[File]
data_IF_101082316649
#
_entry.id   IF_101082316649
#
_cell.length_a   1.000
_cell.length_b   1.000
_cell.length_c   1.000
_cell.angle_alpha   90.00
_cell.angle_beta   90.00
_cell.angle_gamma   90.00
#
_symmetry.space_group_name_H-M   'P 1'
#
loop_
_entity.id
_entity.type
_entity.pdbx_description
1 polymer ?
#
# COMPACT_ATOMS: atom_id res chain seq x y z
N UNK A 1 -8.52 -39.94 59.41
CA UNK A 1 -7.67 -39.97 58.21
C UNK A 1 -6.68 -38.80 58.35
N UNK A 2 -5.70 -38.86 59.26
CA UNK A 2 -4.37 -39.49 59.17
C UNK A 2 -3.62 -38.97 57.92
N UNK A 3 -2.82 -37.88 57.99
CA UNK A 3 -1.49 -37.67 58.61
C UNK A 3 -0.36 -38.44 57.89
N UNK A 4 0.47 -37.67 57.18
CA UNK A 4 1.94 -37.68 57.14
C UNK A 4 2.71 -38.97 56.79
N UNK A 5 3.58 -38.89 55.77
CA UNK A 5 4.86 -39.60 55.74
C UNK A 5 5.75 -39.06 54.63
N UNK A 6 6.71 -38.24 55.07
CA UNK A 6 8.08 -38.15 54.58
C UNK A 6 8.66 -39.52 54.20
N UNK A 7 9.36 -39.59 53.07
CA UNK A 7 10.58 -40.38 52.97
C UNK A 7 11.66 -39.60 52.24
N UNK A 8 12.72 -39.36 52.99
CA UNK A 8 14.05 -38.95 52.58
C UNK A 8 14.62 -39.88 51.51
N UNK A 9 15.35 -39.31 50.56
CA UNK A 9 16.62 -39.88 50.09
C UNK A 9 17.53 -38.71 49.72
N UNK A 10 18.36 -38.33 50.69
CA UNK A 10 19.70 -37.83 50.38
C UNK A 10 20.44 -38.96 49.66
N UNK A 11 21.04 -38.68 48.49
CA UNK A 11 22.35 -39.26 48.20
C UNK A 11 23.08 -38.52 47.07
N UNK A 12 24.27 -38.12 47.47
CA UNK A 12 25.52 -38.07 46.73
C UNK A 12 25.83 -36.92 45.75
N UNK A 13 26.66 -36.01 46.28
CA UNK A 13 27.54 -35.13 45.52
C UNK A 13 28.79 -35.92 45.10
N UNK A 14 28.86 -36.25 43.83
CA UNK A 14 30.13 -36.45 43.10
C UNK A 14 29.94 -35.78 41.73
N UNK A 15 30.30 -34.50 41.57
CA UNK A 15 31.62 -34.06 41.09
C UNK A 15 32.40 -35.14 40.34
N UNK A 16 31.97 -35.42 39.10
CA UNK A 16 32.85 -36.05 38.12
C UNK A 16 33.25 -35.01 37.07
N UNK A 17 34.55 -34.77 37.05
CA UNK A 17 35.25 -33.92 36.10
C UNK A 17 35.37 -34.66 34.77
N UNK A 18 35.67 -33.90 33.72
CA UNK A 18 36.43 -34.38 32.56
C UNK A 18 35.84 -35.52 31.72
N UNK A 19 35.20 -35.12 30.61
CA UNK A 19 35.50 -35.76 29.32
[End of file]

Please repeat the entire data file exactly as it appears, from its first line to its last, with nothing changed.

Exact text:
data_IF_101082316649
#
_entry.id   IF_101082316649
#
_cell.length_a   1.000
_cell.length_b   1.000
_cell.length_c   1.000
_cell.angle_alpha   90.00
_cell.angle_beta   90.00
_cell.angle_gamma   90.00
#
_symmetry.space_group_name_H-M   'P 1'
#
loop_
_entity.id
_entity.type
_entity.pdbx_description
1 polymer ?
#
# COMPACT_ATOMS: atom_id res chain seq x y z
N UNK A 1 -8.52 -39.94 59.41
CA UNK A 1 -7.67 -39.97 58.21
C UNK A 1 -6.68 -38.80 58.35
N UNK A 2 -5.70 -38.86 59.26
CA UNK A 2 -4.37 -39.49 59.17
C UNK A 2 -3.62 -38.97 57.92
N UNK A 3 -2.82 -37.88 57.99
CA UNK A 3 -1.49 -37.67 58.61
C UNK A 3 -0.36 -38.44 57.89
N UNK A 4 0.47 -37.67 57.18
CA UNK A 4 1.94 -37.68 57.14
C UNK A 4 2.71 -38.97 56.79
N UNK A 5 3.58 -38.89 55.77
CA UNK A 5 4.86 -39.60 55.74
C UNK A 5 5.75 -39.06 54.63
N UNK A 6 6.71 -38.24 55.07
CA UNK A 6 8.08 -38.15 54.58
C UNK A 6 8.66 -39.52 54.20
N UNK A 7 9.36 -39.59 53.07
CA UNK A 7 10.58 -40.38 52.97
C UNK A 7 11.66 -39.60 52.24
N UNK A 8 12.72 -39.36 52.99
CA UNK A 8 14.05 -38.95 52.58
C UNK A 8 14.62 -39.88 51.51
N UNK A 9 15.35 -39.31 50.56
CA UNK A 9 16.62 -39.88 50.09
C UNK A 9 17.53 -38.71 49.72
N UNK A 10 18.36 -38.33 50.69
CA UNK A 10 19.70 -37.83 50.38
C UNK A 10 20.44 -38.96 49.66
N UNK A 11 21.04 -38.68 48.49
CA UNK A 11 22.35 -39.26 48.20
C UNK A 11 23.08 -38.52 47.07
N UNK A 12 24.27 -38.12 47.47
CA UNK A 12 25.52 -38.07 46.73
C UNK A 12 25.83 -36.92 45.75
N UNK A 13 26.66 -36.01 46.28
CA UNK A 13 27.54 -35.13 45.52
C UNK A 13 28.79 -35.92 45.10
N UNK A 14 28.86 -36.25 43.83
CA UNK A 14 30.13 -36.45 43.10
C UNK A 14 29.94 -35.78 41.73
N UNK A 15 30.30 -34.50 41.57
CA UNK A 15 31.62 -34.06 41.09
C UNK A 15 32.40 -35.14 40.34
N UNK A 16 31.97 -35.42 39.10
CA UNK A 16 32.85 -36.05 38.12
C UNK A 16 33.25 -35.01 37.07
N UNK A 17 34.55 -34.77 37.05
CA UNK A 17 35.25 -33.92 36.10
C UNK A 17 35.37 -34.66 34.77
N UNK A 18 35.67 -33.90 33.72
CA UNK A 18 36.43 -34.38 32.56
C UNK A 18 35.84 -35.52 31.72
N UNK A 19 35.20 -35.12 30.61
CA UNK A 19 35.50 -35.76 29.32